How can you tell that a 1 kg bar of gold has not been poured out and filled with a worthless metal?

How can you tell that a 1 kg bar of gold has not been poured out and filled with a worthless metal?

Jean Louis

Jean Louis, Since 2009, trader, buyer, seller of scrap and recycled gold

Written Feb 20

That is basic physics that you have already been learning in the school. To determine if gold that you have in front of you, is really gold, provided you have the access to that gold, and you have opportunity to do the experiment, then I am suggesting you the following:



1) Use the scale that is very precise, preferred with 0.001 digital precision and at least 0.001 deviation from precision. In case you don’t find such scale, you can find 0.01 scale. Scale of 0.1 precision is absolutely not workable for this experiment. You do not need expensive scales that are priced US $2,000 for this same experiment.

2) Find a bowl that may fit onto the scale, and which you may fill with the water.

3) Find smaller container that may float in that water, like a small boat, which you may use to float the 1 kilogram gold inside. If container is plastic or some small bucket of 2 inches diameter, it will be good enough.


1) Measure the gold on the scale, obtain the value, it should be 1 kilogram or 1000 gram precisely. Good companies may give you 1000.5 grams in the gold bar of 1 kilogram, because gold is worn out through the time, and they add little bit to it. You need to calculate it precisely what you get, as the scale will give you the true result. You will obtain the Weight in Air be measuring the weight of gold on the scale.

2) Now put the bowl on the scale, fill it with the water and put the small container or other floating container in the water. Reset the scale to zero (TARE). Put the gold inside of that container, so that container floats in the water together with the gold. Measure the Weight in Water.

The expected result of the weight in water, provided and under condition that gold measured was exactly 1000 grams, and depending of its purity, if the purity is claimed to be 99.99% then the weight in water will be 948.185 grams.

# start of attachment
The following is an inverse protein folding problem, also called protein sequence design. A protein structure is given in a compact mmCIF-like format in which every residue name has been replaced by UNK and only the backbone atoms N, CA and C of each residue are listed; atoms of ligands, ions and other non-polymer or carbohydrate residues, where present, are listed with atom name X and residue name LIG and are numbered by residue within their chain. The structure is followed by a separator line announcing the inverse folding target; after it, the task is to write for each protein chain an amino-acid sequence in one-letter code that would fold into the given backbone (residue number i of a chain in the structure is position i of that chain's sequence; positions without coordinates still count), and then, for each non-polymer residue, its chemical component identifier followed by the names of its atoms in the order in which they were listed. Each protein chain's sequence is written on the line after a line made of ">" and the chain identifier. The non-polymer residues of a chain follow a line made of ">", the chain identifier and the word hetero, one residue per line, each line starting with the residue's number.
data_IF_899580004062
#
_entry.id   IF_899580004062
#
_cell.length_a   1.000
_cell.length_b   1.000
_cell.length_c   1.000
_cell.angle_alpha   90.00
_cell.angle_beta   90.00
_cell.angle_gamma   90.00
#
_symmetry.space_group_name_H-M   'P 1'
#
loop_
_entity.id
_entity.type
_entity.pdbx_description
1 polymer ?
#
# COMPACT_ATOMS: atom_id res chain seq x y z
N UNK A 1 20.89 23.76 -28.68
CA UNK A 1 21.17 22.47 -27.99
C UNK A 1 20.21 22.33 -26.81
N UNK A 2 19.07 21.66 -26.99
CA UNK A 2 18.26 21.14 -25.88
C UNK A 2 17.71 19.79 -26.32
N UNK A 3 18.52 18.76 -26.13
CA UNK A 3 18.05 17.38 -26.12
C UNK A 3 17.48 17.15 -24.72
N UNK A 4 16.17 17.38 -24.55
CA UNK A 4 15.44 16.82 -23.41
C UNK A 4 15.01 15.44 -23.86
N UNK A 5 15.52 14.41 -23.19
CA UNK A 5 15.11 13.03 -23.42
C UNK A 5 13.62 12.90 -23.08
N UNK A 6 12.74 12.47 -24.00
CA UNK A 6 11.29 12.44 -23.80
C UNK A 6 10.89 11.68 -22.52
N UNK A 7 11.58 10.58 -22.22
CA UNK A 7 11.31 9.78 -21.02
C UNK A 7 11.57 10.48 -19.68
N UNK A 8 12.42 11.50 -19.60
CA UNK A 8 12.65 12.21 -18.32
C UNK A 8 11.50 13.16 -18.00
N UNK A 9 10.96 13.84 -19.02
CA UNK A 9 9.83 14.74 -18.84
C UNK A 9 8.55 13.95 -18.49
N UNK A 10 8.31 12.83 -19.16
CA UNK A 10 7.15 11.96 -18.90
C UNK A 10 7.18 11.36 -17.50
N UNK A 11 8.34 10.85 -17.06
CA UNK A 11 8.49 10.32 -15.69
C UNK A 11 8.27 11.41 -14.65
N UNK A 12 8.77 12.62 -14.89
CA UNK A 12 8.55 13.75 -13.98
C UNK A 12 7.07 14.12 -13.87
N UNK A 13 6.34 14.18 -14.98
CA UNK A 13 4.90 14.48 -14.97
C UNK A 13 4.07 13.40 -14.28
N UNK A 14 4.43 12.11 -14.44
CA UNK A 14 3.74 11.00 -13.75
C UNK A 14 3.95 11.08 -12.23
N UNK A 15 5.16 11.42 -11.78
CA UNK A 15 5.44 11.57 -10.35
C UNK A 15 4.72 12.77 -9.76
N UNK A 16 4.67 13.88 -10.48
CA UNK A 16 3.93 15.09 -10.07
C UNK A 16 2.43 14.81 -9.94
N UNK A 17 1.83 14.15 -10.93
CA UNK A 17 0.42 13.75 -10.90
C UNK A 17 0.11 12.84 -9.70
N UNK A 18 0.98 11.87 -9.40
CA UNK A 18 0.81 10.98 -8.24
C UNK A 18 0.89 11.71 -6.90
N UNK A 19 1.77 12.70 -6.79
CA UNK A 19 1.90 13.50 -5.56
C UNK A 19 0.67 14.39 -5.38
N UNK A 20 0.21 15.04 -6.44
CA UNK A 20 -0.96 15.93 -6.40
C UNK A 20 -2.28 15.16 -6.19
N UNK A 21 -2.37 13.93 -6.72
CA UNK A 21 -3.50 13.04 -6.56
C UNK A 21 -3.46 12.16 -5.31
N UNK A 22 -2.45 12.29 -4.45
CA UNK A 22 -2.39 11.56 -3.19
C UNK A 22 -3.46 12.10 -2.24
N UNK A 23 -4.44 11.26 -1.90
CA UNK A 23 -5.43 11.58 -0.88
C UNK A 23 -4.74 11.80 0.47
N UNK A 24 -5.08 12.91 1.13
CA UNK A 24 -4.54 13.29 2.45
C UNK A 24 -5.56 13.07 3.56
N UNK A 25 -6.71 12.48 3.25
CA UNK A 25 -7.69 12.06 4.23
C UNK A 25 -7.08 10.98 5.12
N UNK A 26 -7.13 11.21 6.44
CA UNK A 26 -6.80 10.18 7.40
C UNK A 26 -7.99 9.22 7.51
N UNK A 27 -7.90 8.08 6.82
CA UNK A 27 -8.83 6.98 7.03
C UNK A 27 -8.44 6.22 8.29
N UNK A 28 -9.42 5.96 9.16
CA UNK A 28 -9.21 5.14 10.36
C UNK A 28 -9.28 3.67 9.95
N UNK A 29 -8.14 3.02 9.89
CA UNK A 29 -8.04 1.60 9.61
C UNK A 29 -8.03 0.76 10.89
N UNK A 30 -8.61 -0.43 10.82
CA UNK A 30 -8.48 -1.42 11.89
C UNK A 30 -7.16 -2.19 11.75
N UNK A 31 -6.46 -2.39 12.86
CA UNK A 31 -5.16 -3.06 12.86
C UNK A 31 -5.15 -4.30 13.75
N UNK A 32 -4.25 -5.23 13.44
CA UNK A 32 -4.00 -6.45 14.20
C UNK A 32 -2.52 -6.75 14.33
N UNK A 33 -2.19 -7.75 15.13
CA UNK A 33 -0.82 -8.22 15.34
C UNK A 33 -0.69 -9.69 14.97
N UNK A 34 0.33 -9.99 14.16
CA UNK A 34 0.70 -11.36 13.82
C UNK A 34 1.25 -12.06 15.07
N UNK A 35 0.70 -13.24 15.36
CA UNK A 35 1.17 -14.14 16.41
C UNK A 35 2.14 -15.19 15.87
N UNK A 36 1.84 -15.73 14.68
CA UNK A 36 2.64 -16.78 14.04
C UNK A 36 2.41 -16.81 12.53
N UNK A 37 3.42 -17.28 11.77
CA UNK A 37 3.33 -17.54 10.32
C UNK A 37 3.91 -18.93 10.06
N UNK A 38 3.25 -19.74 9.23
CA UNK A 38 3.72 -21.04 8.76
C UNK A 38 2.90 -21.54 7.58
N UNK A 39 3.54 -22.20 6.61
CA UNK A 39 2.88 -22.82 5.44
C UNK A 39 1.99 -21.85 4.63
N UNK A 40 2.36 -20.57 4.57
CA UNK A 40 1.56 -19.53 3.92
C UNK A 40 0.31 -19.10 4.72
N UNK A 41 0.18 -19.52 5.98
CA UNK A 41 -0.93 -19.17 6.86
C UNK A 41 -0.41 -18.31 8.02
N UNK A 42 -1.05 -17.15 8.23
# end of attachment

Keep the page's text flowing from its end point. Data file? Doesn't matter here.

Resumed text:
The formula is Purity is equal to division of Weight in Air divided by the difference between the Weight in Air and Weight in Water. Or P = Weight in Air / ( Weight in Air - Weight in Water)

Monday 2017-02-20 (GMT+3) 12:33:45 - Specific Gravity Estimate

Weight in air: 1000.000

Weight in water: 948.185

Specific gravity: 19.299 grams per cubic centimeter

Gold purity: 1.0000 or 99.9971%


When you cannot measure it with water, but you can still use the scale, there is the procedure with the graduated cylinder.


  1. Graduated cylinder, big enough and precise enough for the quantity of gold you have to measure.
  2. Scale of precision, minimally 0.01 and without deviations.


  1. Put water in the cylinder, and see that you have for example 100 milliliters
  2. Put the gold in the cylinder, and see how much water you have displaced with the gold.
  3. Put the gold on the scale and see what exact weight you get.
  4. It is expected that you displace 51.813 grams of gold if gold is pure. There may be small differences, but you should rather use formulas to see if it is correct.
  5. The formula is that the displacement in cubic centimeters multiplied with the specific gravity of gold 19.3 multiplied by the purity of gold such as .99 should give you the weight of gold on the scale. If it does not, it may not be gold.


Often you wish to make the visual check, to make sure that gold purity is right. This procedure is not accurate, however, it may help with the gross differences of gold and other metals.

Equipment required:

  1. Ruler, as you wish to measure all three dimensions of the gold bar. Because the gold bar itself is of uneven dimensions and has deviations, you can just measure it “around”. See here: First Steps for Purchase of Gold from Africa
  2. You need to know the expected purity, if expected purity is 99.95% pure gold, you know that specific gravity should be 19.29 grams per cubic centimeter.
  3. You need to know the weight of gold, if it is 1 kilogram of gold, you would make sure on the scale it is 1 kilogram.
  4. At this point you would calculate the 3 dimension of the gold, for example 1 centimeter thickness X width of 3 centimeter X length of 17.28 centimeter results with 51.84 cubic centimeters multiplied by the expected specific gravity of 19.29 and the result is 999.99 grams, which indicates good gold. However, if the result is in general too many cubic centimeters, like 55 cubic centimeters, and often 80–100 cubic centimeters in case of fake gold, you will simply immediately know it is fake.

The only known metals that may be used to make fake gold is tungsten, coated with the gold, as it could be possible to create same specific gravity as the gold. Such professionally made fake gold with the gold coat and tungsten inside is not to be easily spotted or found. To verify such, you would need to use more precise instruments, that may look inside of the gold, maybe the XRF machine.

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